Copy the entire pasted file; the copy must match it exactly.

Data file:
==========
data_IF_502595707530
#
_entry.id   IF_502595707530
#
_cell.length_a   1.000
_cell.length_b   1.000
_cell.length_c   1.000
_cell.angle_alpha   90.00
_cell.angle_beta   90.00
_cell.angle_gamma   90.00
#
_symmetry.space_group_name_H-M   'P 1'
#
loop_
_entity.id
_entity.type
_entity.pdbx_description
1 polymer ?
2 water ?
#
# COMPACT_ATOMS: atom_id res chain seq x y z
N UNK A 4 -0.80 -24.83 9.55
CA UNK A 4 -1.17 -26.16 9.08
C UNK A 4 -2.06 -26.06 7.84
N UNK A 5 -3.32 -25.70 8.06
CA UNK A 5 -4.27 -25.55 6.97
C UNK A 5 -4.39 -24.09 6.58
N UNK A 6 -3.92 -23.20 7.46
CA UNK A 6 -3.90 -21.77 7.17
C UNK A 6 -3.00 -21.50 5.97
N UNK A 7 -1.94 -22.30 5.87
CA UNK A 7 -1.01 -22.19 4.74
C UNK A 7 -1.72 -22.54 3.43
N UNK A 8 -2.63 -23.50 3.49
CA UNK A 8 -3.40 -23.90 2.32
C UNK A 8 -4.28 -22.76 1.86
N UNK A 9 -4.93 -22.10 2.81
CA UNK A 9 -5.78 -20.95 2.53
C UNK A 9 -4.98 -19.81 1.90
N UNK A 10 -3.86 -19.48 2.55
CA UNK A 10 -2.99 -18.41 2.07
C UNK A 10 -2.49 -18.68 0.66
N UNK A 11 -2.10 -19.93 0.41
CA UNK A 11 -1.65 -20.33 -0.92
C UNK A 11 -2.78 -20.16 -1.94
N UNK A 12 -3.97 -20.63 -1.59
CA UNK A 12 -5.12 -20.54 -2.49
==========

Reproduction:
data_IF_502595707530
#
_entry.id   IF_502595707530
#
_cell.length_a   1.000
_cell.length_b   1.000
_cell.length_c   1.000
_cell.angle_alpha   90.00
_cell.angle_beta   90.00
_cell.angle_gamma   90.00
#
_symmetry.space_group_name_H-M   'P 1'
#
loop_
_entity.id
_entity.type
_entity.pdbx_description
1 polymer ?
2 water ?
#
# COMPACT_ATOMS: atom_id res chain seq x y z
N UNK A 4 -0.80 -24.83 9.55
CA UNK A 4 -1.17 -26.16 9.08
C UNK A 4 -2.06 -26.06 7.84
N UNK A 5 -3.32 -25.70 8.06
CA UNK A 5 -4.27 -25.55 6.97
C UNK A 5 -4.39 -24.09 6.58
N UNK A 6 -3.92 -23.20 7.46
CA UNK A 6 -3.90 -21.77 7.17
C UNK A 6 -3.00 -21.50 5.97
N UNK A 7 -1.94 -22.30 5.87
CA UNK A 7 -1.01 -22.19 4.74
C UNK A 7 -1.72 -22.54 3.43
N UNK A 8 -2.63 -23.50 3.49
CA UNK A 8 -3.40 -23.90 2.32
C UNK A 8 -4.28 -22.76 1.86
N UNK A 9 -4.93 -22.10 2.81
CA UNK A 9 -5.78 -20.95 2.53
C UNK A 9 -4.98 -19.81 1.90
N UNK A 10 -3.86 -19.48 2.55
CA UNK A 10 -2.99 -18.41 2.07
C UNK A 10 -2.49 -18.68 0.66
N UNK A 11 -2.10 -19.93 0.41
CA UNK A 11 -1.65 -20.33 -0.92
C UNK A 11 -2.78 -20.16 -1.94
N UNK A 12 -3.97 -20.63 -1.59
CA UNK A 12 -5.12 -20.54 -2.49